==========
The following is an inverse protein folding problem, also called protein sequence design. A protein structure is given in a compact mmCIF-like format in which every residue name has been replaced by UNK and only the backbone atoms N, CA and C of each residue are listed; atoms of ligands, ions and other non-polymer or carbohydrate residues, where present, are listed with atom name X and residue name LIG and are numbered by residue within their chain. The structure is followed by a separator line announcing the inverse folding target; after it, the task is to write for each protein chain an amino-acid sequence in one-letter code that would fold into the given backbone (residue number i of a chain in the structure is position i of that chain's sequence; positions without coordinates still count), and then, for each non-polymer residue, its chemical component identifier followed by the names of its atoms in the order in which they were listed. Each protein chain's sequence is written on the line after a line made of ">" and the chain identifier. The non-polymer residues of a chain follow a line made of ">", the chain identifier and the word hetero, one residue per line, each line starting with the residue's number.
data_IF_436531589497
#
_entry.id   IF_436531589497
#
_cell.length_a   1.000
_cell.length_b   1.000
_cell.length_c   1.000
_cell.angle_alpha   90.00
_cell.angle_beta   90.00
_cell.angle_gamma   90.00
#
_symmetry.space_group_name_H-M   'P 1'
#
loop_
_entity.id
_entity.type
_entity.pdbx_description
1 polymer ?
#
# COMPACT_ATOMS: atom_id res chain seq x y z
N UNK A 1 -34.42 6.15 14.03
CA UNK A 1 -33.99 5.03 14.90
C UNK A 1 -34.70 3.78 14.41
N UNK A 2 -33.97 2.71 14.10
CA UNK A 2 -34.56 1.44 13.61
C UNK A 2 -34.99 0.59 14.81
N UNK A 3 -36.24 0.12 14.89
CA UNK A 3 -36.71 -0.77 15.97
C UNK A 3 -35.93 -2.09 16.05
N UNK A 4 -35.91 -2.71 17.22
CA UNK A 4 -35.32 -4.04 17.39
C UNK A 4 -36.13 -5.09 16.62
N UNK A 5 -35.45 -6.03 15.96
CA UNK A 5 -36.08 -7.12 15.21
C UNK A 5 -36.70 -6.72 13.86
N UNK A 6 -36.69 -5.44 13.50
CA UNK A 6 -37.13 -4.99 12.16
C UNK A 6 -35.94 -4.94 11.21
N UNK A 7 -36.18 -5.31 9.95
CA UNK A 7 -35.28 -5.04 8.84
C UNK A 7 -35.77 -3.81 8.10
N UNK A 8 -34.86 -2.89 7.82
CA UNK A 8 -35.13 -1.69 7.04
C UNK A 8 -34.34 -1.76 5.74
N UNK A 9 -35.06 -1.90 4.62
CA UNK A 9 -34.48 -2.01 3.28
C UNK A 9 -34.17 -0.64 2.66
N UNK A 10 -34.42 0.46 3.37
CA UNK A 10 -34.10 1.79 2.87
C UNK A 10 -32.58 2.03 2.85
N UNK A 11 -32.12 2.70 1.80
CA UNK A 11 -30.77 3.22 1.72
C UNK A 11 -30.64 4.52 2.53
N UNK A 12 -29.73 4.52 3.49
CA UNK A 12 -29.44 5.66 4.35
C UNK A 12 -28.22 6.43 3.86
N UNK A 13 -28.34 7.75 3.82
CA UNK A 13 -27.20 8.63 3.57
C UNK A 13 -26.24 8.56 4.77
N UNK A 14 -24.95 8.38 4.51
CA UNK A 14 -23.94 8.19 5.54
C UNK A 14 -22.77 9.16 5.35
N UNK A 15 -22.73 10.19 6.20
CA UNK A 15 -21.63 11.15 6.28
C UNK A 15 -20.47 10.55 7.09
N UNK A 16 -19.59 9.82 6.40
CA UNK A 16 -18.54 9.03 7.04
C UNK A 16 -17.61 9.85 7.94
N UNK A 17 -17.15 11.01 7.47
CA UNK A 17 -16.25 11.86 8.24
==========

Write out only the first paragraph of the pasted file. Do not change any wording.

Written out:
The following is an inverse protein folding problem, also called protein sequence design. A protein structure is given in a compact mmCIF-like format in which every residue name has been replaced by UNK and only the backbone atoms N, CA and C of each residue are listed; atoms of ligands, ions and other non-polymer or carbohydrate residues, where present, are listed with atom name X and residue name LIG and are numbered by residue within their chain. The structure is followed by a separator line announcing the inverse folding target; after it, the task is to write for each protein chain an amino-acid sequence in one-letter code that would fold into the given backbone (residue number i of a chain in the structure is position i of that chain's sequence; positions without coordinates still count), and then, for each non-polymer residue, its chemical component identifier followed by the names of its atoms in the order in which they were listed. Each protein chain's sequence is written on the line after a line made of ">" and the chain identifier. The non-polymer residues of a chain follow a line made of ">", the chain identifier and the word hetero, one residue per line, each line starting with the residue's number.